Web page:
Hegel is one of the most important modern philosophers, whose thought influenced the development of existentialism, Marxism, pragmatism, hermeneutics, and deconstruction. Yet Hegel’s central text, the monumental Science of Logic, still remains for most philosophers (both figuratively and literally) a firmly closed book. The purpose of this work is to dispel the myths that surround the Logic and to show that Hegel’s unjustly neglected text is a work of extraordinary subtlety and insight.
Part One of the book argues that the Logic provides a rigorous derivation of the fundamental categories of thought and contrasts Hegel’s approach to the categories with that of Kant. It goes on to examine the historical and linguistic presuppositions of Hegel’s self-critical, “presuppositionless” logic and, in the process, considers several significant criticisms of such logic advanced by Schelling, Feuerbach, Gadamer, and Kierkegaard. Separate chapters are devoted to the relation between logic and ontology in Hegel’s Logic and to the relation between the Logic itself and the Phenomenology.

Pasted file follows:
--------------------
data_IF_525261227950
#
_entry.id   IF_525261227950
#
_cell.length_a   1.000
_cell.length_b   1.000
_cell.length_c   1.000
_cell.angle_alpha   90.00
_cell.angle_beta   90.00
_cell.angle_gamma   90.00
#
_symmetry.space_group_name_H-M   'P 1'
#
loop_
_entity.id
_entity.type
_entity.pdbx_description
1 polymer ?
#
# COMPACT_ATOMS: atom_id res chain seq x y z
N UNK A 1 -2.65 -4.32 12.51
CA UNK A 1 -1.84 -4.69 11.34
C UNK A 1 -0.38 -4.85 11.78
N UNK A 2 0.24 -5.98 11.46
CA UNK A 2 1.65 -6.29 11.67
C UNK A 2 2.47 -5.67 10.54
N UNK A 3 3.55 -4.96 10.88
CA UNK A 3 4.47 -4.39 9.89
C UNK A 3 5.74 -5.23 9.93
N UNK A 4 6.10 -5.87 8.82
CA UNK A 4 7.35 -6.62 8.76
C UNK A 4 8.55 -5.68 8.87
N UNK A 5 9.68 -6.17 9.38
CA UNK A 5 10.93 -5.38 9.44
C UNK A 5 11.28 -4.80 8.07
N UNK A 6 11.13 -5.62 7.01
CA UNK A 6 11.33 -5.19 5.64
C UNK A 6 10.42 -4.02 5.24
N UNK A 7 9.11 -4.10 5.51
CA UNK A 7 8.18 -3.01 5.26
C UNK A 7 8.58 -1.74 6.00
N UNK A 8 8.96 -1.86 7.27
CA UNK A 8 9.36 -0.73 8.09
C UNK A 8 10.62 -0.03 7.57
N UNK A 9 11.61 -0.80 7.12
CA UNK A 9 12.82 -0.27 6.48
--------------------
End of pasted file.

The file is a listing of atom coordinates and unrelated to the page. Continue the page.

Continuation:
Part Two contains the text―in German and English―of the first two chapters of Hegel’s Logic, which cover such categories as being, becoming, something, limit, finitude, and infinity. Part Three then provides a clear and accessible commentary on these two chapters that both examines Hegel’s arguments in detail and relates his insights to those of other philosophers, such as Descartes, Spinoza, Kant, Nietzsche, and Levinas.
The Opening of Hegel’s Logic aims to help students and scholars read Hegel’s often formidably difficult text for themselves and discover the wealth of philosophical riches that it contains. It also argues that Hegel’s project of a presuppositionless science of logic is one that deserves serious consideration today.
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